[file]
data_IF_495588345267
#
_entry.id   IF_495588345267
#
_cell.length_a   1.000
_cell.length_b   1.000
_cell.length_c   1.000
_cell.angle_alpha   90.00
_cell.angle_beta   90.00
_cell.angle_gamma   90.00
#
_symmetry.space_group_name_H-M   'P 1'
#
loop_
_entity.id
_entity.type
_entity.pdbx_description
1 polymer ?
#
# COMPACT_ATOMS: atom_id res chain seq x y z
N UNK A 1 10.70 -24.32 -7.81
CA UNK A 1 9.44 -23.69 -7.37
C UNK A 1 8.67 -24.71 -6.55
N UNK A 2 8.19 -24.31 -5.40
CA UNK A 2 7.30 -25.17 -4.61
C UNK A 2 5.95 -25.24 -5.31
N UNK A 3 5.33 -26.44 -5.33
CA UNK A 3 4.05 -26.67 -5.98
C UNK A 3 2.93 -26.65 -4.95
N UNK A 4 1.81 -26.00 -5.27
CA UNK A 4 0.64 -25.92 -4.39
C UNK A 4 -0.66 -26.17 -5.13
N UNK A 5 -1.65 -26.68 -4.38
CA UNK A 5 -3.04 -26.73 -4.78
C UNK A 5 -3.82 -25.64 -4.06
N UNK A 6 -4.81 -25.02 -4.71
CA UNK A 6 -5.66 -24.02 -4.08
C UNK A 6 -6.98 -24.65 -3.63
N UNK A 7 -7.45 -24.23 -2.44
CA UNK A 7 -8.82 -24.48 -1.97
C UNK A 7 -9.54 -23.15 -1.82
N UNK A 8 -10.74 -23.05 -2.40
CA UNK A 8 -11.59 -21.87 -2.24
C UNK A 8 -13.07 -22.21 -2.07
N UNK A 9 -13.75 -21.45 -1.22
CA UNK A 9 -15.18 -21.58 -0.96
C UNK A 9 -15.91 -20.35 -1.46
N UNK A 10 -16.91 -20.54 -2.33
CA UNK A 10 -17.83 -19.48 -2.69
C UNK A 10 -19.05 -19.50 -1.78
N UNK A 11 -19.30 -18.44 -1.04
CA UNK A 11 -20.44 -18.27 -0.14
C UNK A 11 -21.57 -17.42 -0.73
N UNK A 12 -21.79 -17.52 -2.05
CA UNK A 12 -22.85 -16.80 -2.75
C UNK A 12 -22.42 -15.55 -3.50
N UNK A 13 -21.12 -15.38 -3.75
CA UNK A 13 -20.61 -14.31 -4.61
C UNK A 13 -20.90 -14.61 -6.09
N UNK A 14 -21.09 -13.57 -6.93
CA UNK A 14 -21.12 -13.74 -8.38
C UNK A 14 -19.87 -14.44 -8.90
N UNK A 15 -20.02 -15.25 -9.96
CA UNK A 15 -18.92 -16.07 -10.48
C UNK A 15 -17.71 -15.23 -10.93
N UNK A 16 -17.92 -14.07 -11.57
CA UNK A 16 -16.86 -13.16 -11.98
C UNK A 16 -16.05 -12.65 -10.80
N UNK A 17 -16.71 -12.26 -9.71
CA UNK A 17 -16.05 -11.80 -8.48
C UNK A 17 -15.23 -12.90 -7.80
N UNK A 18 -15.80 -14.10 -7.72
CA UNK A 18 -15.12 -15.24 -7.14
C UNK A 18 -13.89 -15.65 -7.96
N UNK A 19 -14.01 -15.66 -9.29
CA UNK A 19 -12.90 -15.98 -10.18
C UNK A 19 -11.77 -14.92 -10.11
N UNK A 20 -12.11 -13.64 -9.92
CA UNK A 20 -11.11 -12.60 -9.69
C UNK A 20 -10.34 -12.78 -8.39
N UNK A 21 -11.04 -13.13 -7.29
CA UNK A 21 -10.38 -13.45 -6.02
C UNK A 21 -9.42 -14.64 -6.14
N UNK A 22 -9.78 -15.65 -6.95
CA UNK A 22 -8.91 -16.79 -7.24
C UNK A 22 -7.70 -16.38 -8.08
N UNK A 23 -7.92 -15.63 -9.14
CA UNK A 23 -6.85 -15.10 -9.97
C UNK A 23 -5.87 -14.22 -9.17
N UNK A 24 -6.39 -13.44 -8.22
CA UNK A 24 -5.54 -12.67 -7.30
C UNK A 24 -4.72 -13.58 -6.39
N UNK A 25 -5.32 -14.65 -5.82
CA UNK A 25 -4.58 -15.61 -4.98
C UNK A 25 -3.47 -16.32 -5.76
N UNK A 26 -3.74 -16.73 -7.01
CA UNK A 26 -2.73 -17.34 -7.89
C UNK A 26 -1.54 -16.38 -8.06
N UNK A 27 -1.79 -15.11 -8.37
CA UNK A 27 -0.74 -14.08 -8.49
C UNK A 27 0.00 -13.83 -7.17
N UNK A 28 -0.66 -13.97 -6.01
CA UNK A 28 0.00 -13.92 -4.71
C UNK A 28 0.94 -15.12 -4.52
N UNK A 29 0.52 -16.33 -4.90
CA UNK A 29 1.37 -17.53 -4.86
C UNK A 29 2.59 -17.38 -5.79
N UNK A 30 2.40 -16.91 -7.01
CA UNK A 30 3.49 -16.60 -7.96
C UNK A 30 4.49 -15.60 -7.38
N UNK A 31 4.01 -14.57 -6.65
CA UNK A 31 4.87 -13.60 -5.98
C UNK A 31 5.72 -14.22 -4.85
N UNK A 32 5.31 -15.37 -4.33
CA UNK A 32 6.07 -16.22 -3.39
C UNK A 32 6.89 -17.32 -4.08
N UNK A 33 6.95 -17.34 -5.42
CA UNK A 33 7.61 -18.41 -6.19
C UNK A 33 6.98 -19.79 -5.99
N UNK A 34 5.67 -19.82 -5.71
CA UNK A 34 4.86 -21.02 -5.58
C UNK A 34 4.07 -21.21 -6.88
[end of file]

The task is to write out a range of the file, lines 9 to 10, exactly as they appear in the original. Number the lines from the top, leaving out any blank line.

_cell.angle_beta   90.00
_cell.angle_gamma   90.00